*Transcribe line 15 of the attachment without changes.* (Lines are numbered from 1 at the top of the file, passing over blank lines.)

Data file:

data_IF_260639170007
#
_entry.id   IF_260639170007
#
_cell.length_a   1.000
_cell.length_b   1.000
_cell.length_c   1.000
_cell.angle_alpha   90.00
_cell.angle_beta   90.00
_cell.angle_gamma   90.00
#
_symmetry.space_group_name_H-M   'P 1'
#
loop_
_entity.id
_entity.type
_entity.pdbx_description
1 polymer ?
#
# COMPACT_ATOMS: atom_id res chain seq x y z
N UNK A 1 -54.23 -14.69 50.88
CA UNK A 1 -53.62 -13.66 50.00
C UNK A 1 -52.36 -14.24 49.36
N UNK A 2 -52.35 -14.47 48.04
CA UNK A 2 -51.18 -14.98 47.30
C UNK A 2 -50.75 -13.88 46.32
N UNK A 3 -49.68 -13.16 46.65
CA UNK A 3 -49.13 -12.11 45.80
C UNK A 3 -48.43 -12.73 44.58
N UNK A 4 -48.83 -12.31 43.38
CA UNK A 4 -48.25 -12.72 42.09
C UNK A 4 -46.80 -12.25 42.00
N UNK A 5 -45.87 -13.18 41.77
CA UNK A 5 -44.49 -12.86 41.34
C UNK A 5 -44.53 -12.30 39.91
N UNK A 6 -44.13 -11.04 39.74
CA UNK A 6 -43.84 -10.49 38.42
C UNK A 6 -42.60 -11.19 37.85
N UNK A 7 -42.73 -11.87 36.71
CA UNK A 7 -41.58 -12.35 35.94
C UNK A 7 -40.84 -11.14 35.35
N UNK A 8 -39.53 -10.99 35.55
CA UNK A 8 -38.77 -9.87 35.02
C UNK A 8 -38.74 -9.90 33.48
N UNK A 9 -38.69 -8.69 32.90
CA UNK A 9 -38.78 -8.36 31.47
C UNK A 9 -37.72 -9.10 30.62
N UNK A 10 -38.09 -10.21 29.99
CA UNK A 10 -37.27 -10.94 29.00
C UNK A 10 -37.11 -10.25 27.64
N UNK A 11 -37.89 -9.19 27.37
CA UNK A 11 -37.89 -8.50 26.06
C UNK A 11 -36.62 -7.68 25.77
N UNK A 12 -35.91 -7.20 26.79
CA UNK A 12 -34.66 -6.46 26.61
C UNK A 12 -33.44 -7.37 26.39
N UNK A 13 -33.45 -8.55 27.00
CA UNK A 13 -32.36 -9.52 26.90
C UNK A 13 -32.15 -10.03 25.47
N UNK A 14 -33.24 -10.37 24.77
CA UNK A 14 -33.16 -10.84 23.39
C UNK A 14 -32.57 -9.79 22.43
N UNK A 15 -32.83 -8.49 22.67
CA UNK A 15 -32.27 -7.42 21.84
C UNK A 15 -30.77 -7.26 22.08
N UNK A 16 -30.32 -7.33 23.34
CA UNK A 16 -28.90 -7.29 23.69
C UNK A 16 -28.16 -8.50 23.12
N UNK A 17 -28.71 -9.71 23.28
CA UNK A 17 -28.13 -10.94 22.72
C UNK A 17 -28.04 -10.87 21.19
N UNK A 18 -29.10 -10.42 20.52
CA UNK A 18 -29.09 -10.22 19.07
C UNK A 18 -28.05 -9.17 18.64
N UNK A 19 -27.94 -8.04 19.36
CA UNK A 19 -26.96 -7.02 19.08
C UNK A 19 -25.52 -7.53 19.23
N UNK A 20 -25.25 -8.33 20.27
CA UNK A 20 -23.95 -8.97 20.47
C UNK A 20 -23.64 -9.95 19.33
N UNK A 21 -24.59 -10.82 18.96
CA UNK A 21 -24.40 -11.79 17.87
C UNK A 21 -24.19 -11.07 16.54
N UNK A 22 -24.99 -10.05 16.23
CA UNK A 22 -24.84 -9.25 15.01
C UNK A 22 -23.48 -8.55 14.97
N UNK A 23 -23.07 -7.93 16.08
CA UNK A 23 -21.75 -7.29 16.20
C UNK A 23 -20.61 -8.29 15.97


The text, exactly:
_entity.id